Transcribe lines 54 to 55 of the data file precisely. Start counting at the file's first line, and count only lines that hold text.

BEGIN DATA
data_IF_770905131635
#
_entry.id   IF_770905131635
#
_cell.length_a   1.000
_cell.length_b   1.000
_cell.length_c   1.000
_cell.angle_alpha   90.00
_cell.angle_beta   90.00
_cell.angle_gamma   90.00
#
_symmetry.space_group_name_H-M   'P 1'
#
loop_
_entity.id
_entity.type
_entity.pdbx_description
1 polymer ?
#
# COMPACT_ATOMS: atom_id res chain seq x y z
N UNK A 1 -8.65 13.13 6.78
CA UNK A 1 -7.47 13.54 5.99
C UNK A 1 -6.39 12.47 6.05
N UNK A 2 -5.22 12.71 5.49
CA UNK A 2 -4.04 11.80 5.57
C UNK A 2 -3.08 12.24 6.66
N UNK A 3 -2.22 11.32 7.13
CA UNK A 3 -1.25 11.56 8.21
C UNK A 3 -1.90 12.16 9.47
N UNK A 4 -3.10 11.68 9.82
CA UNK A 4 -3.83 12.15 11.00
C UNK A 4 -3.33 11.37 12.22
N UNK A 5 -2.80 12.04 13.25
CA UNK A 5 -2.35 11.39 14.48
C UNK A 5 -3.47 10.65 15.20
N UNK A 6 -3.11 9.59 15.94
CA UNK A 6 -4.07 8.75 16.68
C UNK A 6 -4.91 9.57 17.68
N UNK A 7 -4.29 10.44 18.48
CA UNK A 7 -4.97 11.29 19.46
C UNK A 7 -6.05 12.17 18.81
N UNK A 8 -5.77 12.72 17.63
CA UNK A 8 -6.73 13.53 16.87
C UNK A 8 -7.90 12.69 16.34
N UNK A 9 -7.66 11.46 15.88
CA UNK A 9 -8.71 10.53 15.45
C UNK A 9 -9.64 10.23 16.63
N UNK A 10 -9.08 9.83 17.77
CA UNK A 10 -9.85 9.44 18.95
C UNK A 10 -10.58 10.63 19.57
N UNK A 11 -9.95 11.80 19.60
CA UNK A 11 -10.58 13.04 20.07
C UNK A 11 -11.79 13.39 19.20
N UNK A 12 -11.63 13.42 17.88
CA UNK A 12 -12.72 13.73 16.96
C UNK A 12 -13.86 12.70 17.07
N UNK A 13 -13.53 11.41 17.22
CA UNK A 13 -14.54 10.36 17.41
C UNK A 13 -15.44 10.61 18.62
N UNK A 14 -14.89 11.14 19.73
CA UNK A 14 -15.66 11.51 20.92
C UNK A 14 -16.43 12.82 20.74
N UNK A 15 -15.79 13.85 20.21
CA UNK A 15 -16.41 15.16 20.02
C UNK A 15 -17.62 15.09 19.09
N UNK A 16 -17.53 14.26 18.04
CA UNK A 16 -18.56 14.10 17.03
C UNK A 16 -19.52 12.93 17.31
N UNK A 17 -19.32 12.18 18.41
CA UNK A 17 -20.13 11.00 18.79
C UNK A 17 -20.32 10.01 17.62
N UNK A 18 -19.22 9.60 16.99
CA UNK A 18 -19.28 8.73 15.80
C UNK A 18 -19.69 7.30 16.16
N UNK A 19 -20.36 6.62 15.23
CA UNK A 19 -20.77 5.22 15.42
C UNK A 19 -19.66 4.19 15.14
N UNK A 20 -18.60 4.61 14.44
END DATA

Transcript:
N UNK A 12 -11.63 13.42 17.88
CA UNK A 12 -12.72 13.73 16.96